But is it worth them getting involved? And how should brands go about it?
Getting set up on Google+ is simple (info here). Although Google+ doesn’t offer vanity URLs, you can get round this by using a gplus.to name (there’s a great article on how to do this, here).
Finding official brand pages on Google+ shouldn’t be a problem. The ‘Direct Connect’ feature means consumers need simply to add a ‘+’ to a brand name in the search box on Google.
But what’s the point of devoting scarce resources to Google+ when many brands already have bells and whistles and engaged audiences on an official Facebook presence?
SegmentationThere are some nice pre-set circles (customers, VIPs, team members etc) that let you segment audiences and create different content for different audience groups in a way that’s much simpler to navigate than on Facebook.
So, you can have separate circles for customer service, for example, or competition offers to different customers. We’ll watch to see whether it will be possible to integrate this with a CRM system, which would make it very powerful from the brand’s point of view.
Customer ServiceThe customer service option is interesting. You can start a ‘hangout’ (video conversation) with customers to answer queries – the next best thing to face to face - moving discussions away from the main page.
This is an exclusive benefit that Facebook will no doubt move quickly to replicate.
AnalyticsIntegration of Google+ with Google analytics seems inevitable. People are used to Google analytics and integration of their community pages on will keep things nice and simple.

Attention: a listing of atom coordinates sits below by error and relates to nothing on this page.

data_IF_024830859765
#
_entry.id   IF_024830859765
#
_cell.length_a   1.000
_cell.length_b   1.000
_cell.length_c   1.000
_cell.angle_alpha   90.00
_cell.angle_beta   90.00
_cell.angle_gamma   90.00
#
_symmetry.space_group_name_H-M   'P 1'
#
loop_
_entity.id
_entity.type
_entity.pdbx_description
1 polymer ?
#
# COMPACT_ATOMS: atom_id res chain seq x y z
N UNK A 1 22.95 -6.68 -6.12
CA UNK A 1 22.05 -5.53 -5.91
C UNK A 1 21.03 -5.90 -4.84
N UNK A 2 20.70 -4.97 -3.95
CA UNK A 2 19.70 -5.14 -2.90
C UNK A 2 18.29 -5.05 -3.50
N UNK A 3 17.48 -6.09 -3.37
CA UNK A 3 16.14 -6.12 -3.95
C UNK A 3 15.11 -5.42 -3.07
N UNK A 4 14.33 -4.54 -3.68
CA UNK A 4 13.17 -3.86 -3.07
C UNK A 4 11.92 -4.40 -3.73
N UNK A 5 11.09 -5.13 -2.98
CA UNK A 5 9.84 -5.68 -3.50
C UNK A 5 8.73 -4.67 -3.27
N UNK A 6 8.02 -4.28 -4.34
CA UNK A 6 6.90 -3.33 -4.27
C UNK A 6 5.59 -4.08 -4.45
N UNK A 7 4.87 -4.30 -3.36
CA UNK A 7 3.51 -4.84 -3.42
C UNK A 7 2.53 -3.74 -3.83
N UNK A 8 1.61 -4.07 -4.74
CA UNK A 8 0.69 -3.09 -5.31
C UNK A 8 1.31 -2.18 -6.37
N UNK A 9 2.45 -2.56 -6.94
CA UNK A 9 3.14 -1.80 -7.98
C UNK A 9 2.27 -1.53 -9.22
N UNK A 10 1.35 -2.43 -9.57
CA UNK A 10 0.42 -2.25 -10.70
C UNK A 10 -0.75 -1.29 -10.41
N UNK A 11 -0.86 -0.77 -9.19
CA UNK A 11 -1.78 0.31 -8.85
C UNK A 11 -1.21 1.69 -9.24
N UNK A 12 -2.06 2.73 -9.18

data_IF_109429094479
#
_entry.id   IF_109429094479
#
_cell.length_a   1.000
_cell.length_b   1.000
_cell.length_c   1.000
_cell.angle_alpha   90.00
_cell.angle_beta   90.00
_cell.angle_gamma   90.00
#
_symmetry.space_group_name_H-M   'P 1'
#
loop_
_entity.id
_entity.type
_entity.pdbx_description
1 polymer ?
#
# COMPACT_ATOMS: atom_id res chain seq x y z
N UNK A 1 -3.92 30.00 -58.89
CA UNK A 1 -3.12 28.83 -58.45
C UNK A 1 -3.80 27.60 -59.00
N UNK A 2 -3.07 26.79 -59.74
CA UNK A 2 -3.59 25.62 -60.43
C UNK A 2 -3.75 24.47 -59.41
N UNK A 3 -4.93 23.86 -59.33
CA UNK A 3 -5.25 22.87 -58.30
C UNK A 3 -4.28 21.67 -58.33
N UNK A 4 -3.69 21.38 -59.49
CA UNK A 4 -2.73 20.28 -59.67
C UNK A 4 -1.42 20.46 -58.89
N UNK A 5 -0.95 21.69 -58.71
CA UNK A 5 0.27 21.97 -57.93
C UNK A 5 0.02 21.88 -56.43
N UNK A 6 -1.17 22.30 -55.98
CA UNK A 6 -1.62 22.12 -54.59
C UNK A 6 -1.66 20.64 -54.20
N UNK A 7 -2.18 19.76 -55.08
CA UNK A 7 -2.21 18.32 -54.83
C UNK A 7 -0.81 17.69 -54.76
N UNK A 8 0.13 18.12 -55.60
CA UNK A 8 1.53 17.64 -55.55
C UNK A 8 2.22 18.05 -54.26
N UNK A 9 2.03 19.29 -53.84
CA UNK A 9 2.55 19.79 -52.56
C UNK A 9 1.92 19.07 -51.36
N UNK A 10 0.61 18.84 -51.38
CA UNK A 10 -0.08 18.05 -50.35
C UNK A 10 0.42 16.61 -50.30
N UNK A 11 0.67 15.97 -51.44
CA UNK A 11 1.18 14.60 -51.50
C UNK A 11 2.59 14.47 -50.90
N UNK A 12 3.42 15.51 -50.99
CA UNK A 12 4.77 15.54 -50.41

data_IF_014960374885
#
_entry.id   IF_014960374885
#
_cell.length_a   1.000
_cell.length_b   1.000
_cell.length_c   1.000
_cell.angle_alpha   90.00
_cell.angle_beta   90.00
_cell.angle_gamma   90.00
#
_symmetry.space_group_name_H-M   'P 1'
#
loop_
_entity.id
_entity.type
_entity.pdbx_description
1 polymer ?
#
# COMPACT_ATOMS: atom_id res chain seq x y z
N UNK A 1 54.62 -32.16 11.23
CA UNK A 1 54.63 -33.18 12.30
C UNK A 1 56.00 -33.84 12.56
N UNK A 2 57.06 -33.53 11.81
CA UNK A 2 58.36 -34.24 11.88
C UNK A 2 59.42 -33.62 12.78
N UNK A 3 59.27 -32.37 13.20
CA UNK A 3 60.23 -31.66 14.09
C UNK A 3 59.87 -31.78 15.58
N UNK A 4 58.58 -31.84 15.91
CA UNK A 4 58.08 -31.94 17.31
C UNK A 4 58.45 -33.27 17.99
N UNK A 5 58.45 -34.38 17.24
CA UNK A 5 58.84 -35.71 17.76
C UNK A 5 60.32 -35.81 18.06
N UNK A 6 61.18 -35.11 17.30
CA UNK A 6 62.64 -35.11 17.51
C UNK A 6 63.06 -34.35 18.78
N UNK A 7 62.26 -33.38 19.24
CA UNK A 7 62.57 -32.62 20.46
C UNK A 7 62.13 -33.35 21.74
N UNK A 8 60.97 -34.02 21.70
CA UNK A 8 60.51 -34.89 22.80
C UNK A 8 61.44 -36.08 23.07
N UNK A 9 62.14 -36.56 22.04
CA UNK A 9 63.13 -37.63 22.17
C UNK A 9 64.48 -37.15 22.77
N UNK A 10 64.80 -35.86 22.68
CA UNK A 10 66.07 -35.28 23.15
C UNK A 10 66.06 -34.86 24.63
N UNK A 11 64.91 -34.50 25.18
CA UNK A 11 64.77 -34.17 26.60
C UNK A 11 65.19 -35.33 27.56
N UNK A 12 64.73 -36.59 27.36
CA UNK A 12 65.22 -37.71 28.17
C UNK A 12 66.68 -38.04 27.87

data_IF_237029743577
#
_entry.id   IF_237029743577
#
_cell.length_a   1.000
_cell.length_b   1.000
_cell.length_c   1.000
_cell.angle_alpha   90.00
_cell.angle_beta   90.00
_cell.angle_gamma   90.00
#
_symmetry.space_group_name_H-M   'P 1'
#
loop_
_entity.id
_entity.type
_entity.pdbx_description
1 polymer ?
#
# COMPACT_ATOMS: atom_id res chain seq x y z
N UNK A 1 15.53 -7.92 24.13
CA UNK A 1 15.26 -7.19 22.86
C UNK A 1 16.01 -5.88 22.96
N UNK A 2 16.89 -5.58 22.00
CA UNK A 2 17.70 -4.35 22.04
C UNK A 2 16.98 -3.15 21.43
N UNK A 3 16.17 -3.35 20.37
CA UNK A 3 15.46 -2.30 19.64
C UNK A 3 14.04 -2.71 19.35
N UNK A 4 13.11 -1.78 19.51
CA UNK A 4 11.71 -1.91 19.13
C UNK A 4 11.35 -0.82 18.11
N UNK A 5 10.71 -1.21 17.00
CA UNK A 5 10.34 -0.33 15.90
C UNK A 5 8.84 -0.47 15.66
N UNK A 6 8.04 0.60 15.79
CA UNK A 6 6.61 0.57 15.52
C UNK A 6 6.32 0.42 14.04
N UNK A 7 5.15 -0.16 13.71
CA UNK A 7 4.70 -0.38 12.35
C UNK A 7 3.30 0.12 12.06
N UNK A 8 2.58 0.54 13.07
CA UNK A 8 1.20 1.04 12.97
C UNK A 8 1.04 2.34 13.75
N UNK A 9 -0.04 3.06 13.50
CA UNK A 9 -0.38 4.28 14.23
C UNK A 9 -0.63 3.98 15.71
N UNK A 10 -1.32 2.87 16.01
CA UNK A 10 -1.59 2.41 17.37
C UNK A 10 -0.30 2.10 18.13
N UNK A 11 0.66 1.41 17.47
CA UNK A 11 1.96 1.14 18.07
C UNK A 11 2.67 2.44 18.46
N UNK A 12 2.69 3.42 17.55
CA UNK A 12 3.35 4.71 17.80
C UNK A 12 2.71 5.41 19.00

LimitationsGoogle+ is not without its frustrations, however (although the roadmap for new features should be healthy given the resources that Google have at its disposal).
For example, at the moment, you can only have one admin on Google+, so don’t let the CEO set up a page with their personal log in details. Google says multiple admin rights are coming soon, which should make life easier for brands to manage the page.
The bigger issue, of course, is whether customers will engage with brands over Google, rather than (or as well as) Facebook.
At the moment, Facebook holds the aces (slick and familiar interface, bigger audience, first mover advantage etc.). But Google has other strings to its bow, so can afford to play the long game. In some ways there are parallels between the Nokia versus iPhone battle, two massive corporates with deep pockets going head to head for the same audience.
Google+’s success will depend on whether they’re able to i) learn from Facebook’s mistakes (privacy etc) and ii) differentiate (and regularly reinvent) its feature set and make itself impossible to ignore for brand owners.
All ChangeFacebook’s branded presences only really started to appeal to mainstream brands about a year ago, stimulated by compelling case studies which showcased how early-adopters had pushed the boundaries, creatively and technologically, to inspire and engage mass audiences.
It would be in Google+’s interests to work with a handful of forward-thinking brands to showcase what was possible on their platform, and many more might not just feel tempted by compelled to follow suit.